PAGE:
6.4. Role of Alternative Splicing in Adipogenesis

Selective splicing is influenced by splicing regulators, which regulate adipocyte differentiation by regulating the selective splicing of genes specific to this process. Lipin1 is an important regulator in the process of adipocyte differentiation and includes two isomers, Lipin1α and Lipin1β, which have different effects. High expression of Lipin1α promotes adipocyte differentiation, while that of Lipin1β promotes lipid droplet formation [122]. In Sam68-deficient mice, the fifth intron of serine/threonine-protein kinase mTOR was retained, resulting in unstable and rapid mTOR degradation and inhibition of adipocyte differentiation [123]. Furthermore, there are four isomers of Pref-1, Pref-1a and Pref-1b can inhibit adipocyte differentiation of 3T3-L1, while Pref-1c and Pref-1d have no effect on this process [124].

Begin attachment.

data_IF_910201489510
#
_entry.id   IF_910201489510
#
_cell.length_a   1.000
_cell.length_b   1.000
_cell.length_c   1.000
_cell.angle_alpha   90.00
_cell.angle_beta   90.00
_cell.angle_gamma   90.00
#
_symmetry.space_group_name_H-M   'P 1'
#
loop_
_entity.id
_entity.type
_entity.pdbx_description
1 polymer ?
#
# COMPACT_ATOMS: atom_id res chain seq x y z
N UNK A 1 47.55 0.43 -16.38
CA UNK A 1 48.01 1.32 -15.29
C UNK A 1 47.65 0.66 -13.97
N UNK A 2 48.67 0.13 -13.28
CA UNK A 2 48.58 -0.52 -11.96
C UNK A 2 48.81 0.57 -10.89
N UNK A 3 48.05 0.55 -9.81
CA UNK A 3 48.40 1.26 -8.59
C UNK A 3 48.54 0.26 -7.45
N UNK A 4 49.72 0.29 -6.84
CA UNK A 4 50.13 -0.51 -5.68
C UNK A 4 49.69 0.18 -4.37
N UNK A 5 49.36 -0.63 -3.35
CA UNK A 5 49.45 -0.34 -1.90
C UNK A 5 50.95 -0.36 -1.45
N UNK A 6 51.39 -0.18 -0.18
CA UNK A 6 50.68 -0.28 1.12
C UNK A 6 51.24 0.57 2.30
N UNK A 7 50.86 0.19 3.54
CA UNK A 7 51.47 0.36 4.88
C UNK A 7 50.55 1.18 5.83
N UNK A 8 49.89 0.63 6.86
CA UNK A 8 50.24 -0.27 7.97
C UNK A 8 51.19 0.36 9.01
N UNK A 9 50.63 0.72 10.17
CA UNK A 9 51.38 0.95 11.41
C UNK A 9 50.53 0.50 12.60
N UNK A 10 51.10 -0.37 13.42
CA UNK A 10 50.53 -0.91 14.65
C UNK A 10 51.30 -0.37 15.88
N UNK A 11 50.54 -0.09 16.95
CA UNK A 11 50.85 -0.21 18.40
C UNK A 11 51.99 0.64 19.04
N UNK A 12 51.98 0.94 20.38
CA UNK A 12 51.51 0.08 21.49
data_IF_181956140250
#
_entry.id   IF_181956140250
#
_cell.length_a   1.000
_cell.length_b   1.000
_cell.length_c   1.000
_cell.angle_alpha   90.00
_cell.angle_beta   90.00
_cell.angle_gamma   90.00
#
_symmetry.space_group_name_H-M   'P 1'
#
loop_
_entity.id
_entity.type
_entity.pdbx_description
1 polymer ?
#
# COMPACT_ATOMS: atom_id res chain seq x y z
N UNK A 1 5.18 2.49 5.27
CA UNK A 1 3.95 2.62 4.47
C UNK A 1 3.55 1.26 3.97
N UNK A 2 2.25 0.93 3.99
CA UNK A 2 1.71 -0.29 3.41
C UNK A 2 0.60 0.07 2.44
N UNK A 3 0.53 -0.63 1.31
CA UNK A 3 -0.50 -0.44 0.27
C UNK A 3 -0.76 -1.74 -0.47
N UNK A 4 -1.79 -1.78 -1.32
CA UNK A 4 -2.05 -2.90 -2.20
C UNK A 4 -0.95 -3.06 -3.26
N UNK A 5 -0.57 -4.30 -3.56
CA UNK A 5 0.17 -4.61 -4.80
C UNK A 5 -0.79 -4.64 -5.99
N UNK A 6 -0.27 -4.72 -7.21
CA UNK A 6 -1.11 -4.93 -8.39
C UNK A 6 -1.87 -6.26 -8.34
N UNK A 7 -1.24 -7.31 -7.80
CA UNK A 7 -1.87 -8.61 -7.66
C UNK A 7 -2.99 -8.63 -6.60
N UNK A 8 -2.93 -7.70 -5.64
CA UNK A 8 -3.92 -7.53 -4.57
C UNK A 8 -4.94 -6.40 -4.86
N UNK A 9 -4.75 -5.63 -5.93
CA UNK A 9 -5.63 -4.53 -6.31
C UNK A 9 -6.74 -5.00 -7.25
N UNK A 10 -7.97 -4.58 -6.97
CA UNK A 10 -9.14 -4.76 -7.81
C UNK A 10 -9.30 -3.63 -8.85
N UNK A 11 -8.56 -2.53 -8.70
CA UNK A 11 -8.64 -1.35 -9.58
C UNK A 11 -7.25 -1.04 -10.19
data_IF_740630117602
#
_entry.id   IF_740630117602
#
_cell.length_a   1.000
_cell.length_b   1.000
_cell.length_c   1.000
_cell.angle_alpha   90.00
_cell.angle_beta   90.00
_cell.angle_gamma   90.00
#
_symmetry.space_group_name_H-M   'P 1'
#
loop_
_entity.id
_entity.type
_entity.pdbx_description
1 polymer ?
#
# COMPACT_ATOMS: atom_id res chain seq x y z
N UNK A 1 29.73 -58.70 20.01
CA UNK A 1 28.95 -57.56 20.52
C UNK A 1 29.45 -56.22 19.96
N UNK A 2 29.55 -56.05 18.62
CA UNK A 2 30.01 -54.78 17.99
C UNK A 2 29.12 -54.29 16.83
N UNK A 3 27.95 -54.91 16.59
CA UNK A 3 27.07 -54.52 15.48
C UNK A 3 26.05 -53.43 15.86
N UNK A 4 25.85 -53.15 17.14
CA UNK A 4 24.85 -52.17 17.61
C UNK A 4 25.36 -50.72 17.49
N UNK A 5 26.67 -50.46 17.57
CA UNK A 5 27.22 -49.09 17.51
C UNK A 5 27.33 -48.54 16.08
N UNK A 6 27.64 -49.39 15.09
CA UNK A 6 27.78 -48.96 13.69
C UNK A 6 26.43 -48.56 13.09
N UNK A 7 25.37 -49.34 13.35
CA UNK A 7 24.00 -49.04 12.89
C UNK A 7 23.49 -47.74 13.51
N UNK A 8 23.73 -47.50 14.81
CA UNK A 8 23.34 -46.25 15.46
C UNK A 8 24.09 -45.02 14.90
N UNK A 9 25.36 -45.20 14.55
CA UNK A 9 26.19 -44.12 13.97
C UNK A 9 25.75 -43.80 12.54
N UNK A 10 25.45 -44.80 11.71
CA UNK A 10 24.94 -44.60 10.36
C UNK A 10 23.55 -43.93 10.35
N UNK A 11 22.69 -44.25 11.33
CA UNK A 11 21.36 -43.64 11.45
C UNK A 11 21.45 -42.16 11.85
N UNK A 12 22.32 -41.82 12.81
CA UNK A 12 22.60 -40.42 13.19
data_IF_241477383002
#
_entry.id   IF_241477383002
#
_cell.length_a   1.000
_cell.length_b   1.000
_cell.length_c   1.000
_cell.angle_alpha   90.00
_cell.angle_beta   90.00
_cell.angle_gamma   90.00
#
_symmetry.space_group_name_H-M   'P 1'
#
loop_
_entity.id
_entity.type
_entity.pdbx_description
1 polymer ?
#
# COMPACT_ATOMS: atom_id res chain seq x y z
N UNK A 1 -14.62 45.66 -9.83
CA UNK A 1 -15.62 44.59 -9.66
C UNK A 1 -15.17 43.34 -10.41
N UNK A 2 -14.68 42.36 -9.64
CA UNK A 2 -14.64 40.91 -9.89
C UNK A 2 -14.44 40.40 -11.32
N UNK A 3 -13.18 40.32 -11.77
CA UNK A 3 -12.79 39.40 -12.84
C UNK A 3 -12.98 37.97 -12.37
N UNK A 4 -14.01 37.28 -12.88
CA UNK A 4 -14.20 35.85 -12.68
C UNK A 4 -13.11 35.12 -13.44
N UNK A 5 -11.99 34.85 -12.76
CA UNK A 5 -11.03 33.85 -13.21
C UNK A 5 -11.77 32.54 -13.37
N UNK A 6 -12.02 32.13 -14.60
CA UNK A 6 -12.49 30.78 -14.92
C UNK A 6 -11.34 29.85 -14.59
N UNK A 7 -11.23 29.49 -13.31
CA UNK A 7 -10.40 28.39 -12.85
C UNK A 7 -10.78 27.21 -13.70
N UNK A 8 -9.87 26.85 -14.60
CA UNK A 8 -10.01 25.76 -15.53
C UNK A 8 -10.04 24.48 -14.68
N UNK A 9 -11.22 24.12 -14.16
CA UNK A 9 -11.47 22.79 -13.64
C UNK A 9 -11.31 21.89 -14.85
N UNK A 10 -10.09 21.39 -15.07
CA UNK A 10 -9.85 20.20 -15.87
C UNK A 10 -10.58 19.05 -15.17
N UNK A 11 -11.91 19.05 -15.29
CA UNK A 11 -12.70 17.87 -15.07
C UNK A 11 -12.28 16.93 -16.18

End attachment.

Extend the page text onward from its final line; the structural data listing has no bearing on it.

6.5. Cytoskeletal Remodeling in Adipocyte Differentiation